Is graphic design taught the wrong way? We explore an alternative approach.
Every summer in the UK, thousands of graphic design students graduate and start looking for work. It’s a massively competitive market, so if a student wants to get the best job, they need to stand out from the crowd.
This need for graduates to excel is an exciting challenge for educators, and we are constantly trying to find the best way to help our students.
My most successful graduates have not always been the most technically accomplished. But they have been ambitious, capable of launching, eager to talk about their work, and with a design portfolio full of great ideas.
More creativity and less software
A sense of ironic fun permeates Alexis Facca’s portfolio
InDesign is useless if you don’t have a good understanding of grids, typography, and visual composition
While I understand that software skills are necessary, and the industry corroborates this, it is important for educators to prioritize ideas, a thorough understanding of design principles, and a good sense of how to conduct research.
If you understand design principles, it should be easy to troubleshoot a piece of software.
For example, InDesign CC is a fairly intuitive program, but it’s useless if you don’t have a good understanding of grid theory, typography, and visual composition. To gain knowledge of such principles, you don’t need software, just an inquisitive mind and some time to do some reading.
Additionally, the skills learned through this problem solving can also be applied to other creative tasks. Once you have a concept and know what you need to achieve, that is the time to choose the right tool; it could be software or something else.
The approach that too many students take when they begin their studies and transition through the graphic design career levels is to learn as much as possible about the associated software package. And while I wouldn’t discourage this, it has to be just one part of the focus of a course.
I ask students if they would rather spend three years learning something that could be completely revised in a month or worse, become superfluous (think the decrease in Flash usage). Or would you rather focus on ideas and insights that never date?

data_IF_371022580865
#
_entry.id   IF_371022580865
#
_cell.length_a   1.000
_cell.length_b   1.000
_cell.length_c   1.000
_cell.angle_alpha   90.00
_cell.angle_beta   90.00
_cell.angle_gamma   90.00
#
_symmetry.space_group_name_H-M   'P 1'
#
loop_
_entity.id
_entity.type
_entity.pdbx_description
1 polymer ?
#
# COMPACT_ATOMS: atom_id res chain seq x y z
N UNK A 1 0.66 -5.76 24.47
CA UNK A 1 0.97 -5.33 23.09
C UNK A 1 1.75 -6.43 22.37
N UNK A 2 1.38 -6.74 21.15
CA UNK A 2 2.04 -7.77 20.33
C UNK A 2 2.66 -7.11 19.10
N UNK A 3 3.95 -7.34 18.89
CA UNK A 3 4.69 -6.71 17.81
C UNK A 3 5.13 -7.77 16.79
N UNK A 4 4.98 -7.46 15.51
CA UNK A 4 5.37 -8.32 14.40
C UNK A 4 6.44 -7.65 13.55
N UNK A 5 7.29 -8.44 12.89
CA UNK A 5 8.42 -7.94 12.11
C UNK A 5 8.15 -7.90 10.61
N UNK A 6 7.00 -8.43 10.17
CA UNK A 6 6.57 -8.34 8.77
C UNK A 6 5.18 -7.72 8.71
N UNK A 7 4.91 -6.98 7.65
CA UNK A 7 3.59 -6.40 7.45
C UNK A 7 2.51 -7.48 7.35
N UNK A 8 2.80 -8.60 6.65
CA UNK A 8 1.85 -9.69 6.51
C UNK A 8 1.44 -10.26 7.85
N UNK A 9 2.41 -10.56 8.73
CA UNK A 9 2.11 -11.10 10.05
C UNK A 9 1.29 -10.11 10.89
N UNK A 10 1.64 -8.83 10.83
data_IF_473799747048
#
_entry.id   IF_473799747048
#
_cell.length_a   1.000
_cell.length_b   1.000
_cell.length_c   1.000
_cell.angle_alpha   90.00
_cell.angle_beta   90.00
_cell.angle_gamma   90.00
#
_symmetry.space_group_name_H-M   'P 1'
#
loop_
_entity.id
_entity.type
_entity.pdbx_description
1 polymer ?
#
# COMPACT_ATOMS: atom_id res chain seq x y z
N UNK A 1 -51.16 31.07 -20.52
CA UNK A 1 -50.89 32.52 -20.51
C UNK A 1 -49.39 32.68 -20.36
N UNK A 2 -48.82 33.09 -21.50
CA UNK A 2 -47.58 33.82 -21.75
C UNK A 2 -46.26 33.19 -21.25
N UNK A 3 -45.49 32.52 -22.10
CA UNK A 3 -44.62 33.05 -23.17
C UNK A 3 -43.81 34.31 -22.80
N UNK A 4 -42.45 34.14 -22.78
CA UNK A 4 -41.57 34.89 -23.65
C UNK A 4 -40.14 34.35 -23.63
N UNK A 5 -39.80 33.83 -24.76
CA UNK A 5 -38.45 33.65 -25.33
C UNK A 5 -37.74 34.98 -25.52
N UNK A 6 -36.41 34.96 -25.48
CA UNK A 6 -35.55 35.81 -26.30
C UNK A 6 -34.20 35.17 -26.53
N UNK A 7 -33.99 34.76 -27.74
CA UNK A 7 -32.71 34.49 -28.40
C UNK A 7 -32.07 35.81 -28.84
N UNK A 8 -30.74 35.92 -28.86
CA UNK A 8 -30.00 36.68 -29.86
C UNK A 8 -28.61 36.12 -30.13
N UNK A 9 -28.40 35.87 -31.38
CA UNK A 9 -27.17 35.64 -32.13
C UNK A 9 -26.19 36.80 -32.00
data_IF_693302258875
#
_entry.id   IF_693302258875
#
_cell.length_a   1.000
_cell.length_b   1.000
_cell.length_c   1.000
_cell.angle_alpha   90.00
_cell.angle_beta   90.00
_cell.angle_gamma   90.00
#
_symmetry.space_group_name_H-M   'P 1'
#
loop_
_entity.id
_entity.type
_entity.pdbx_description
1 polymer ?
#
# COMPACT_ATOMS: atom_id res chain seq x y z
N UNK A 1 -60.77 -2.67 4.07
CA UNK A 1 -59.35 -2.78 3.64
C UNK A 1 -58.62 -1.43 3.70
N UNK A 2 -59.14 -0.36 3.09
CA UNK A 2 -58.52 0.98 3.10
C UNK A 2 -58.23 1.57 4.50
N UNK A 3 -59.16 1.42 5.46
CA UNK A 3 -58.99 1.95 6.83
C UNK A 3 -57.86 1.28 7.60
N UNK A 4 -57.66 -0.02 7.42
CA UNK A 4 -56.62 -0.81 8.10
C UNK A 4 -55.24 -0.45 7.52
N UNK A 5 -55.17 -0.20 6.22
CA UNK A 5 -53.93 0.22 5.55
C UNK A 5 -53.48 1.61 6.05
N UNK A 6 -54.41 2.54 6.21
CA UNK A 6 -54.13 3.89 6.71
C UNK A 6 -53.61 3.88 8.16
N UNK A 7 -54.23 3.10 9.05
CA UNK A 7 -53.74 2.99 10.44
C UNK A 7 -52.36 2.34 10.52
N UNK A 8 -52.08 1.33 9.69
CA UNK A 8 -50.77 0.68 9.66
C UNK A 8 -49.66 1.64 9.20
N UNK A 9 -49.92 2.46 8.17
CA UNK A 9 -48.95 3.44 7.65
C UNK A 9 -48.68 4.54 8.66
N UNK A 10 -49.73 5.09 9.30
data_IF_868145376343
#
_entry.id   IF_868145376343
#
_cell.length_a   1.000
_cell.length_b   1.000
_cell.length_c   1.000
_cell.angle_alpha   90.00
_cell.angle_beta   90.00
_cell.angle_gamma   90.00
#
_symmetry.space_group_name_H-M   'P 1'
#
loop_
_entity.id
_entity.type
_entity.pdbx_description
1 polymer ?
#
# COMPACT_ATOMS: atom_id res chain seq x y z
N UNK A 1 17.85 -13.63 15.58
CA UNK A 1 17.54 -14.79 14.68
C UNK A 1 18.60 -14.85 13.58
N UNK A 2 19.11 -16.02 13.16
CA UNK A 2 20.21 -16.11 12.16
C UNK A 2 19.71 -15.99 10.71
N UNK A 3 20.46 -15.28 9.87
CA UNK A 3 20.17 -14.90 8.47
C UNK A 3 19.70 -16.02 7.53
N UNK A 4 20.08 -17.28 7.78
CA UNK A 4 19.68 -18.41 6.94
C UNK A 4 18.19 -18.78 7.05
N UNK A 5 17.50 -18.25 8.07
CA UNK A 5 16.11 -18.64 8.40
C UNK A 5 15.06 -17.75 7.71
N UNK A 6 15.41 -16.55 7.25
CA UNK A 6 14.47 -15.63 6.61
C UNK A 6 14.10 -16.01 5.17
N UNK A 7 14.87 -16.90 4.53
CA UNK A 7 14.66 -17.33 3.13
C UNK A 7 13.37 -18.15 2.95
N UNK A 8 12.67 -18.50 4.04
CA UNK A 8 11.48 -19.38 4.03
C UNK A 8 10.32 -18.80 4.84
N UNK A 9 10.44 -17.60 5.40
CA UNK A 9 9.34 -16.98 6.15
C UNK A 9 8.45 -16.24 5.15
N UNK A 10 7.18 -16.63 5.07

With software, you never know what changes are around the corner
I have worked with students who spent long periods of time working through tutorials to give typography a wood effect in Photoshop, and then give it realistic highlights and shadows to make it look “real”.
Instead, I’d propose to spend 20 minutes in a woodworking studio and 20 more in a photography studio. Not only is the photo focus faster, but it will stand out more in a portfolio and show a greater sense of adventure and better problem solving.
If your projects are limited by the possibilities of the software you are using, the results will never be groundbreaking. Too many portfolios seem like a series of technical exercises, and this lacks one thing the industry needs above anything else: great innovative thinkers full of ideas.
A seismic shift
So where does this idea come from that graphic design can be broken down into several easy-to-learn components? From the earliest years in education, students are sold on the notion of building blocks for success. If they can learn the correct answers, they will pass the test and proceed. However, in the design industry, there is no right answer, only the one you have the confidence to launch.
It’s a seismic shift for some students, but educators need to encourage their cohorts to embrace the answers they don’t know immediately, and then show them how to solve problems. But how does an educator teach students the skills necessary to thrive in design, such as adaptability, resilience, efficiency, and innovation?
Educators should encourage their cohorts to embrace the answers they don’t know immediately, and then show them how to solve problems
I would suggest that from the first year, students should present, present and be encouraged to talk about their work as much as possible. Educators must offer students the widest possible access to industry and live customers.
Real-world experience will help sharpen and focus students’ ambitions, and meeting a representative sector of the industry will help them find the roles they want to apply for later. Many students are unaware that graphic design employment goes beyond the person sitting at a Mac using Photoshop; they don’t know about copywriters, strategists, or account managers.
While I believe that graphic design courses should demonstrate the basics of every major software package (along with inductions to Fab Labs, photography, sound recording, among other things), students can only innovate and show real ambition when apply the skills they’ve learned to solve real-world problems.